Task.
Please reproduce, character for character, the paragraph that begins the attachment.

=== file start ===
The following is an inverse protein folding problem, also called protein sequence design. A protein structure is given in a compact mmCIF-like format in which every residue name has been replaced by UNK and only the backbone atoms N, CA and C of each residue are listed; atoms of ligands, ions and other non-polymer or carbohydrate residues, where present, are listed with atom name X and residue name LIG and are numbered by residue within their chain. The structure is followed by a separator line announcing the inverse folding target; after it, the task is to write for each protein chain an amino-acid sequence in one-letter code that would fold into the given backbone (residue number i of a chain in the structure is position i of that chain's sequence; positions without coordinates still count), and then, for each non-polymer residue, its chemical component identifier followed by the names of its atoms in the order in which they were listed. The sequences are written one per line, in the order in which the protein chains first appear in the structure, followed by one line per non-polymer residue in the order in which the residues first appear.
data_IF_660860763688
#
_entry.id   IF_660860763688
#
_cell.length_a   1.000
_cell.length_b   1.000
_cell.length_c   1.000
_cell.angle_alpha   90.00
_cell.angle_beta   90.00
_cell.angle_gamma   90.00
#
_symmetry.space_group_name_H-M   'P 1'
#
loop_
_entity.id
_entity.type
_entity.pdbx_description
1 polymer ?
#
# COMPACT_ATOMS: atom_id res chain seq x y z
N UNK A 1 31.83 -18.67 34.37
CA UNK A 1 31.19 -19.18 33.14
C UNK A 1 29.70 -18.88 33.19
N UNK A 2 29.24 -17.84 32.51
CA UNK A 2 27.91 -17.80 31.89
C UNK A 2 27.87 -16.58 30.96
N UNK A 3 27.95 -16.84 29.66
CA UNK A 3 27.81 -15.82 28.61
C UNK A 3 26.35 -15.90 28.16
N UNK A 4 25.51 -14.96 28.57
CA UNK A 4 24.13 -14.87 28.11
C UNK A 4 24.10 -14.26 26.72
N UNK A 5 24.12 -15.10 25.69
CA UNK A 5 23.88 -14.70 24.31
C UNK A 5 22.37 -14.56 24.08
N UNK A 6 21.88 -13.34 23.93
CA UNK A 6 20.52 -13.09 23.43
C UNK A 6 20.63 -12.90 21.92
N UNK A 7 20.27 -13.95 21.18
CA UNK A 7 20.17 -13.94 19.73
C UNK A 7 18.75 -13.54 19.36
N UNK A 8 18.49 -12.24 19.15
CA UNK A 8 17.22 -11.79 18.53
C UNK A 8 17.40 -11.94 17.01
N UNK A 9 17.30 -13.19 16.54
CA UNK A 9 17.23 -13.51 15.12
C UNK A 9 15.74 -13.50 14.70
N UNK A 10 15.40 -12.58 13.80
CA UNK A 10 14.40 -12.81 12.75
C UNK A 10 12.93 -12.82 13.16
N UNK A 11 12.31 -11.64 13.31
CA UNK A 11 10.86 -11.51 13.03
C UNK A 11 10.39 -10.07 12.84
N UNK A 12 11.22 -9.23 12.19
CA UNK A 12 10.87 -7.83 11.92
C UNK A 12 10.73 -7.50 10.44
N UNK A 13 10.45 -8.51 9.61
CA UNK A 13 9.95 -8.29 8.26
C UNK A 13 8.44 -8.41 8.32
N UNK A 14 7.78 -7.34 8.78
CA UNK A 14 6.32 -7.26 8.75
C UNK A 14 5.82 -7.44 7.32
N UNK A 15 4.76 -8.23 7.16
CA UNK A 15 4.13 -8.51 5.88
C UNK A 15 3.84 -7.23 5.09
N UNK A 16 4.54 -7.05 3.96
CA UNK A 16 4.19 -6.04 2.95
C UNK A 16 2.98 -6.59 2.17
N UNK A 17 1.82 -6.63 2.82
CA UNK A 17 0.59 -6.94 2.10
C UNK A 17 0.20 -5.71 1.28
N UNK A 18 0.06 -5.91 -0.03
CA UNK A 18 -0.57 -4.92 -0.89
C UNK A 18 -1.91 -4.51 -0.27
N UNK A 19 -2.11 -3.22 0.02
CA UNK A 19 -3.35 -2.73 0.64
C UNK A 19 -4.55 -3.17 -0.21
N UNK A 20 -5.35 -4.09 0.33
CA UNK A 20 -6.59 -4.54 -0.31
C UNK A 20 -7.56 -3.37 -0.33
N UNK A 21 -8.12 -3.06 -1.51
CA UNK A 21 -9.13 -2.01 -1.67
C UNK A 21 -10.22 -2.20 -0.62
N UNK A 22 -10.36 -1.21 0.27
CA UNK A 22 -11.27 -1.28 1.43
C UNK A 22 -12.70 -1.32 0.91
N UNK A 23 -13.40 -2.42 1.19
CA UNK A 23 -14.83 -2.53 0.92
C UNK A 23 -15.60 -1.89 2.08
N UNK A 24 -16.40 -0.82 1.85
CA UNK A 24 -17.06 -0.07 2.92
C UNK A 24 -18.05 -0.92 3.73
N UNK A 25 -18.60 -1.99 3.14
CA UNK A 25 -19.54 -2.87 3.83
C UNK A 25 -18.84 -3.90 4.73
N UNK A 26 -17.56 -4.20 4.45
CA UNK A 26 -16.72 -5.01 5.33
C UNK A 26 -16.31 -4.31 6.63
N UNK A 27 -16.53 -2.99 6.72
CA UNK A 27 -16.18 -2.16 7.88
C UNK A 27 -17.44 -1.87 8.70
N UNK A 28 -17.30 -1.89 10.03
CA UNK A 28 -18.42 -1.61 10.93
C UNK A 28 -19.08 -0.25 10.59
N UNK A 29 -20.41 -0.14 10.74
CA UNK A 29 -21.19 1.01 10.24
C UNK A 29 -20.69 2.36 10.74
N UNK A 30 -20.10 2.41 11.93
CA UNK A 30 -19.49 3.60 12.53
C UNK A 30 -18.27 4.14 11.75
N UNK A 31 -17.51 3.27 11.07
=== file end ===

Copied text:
The following is an inverse protein folding problem, also called protein sequence design. A protein structure is given in a compact mmCIF-like format in which every residue name has been replaced by UNK and only the backbone atoms N, CA and C of each residue are listed; atoms of ligands, ions and other non-polymer or carbohydrate residues, where present, are listed with atom name X and residue name LIG and are numbered by residue within their chain. The structure is followed by a separator line announcing the inverse folding target; after it, the task is to write for each protein chain an amino-acid sequence in one-letter code that would fold into the given backbone (residue number i of a chain in the structure is position i of that chain's sequence; positions without coordinates still count), and then, for each non-polymer residue, its chemical component identifier followed by the names of its atoms in the order in which they were listed. The sequences are written one per line, in the order in which the protein chains first appear in the structure, followed by one line per non-polymer residue in the order in which the residues first appear.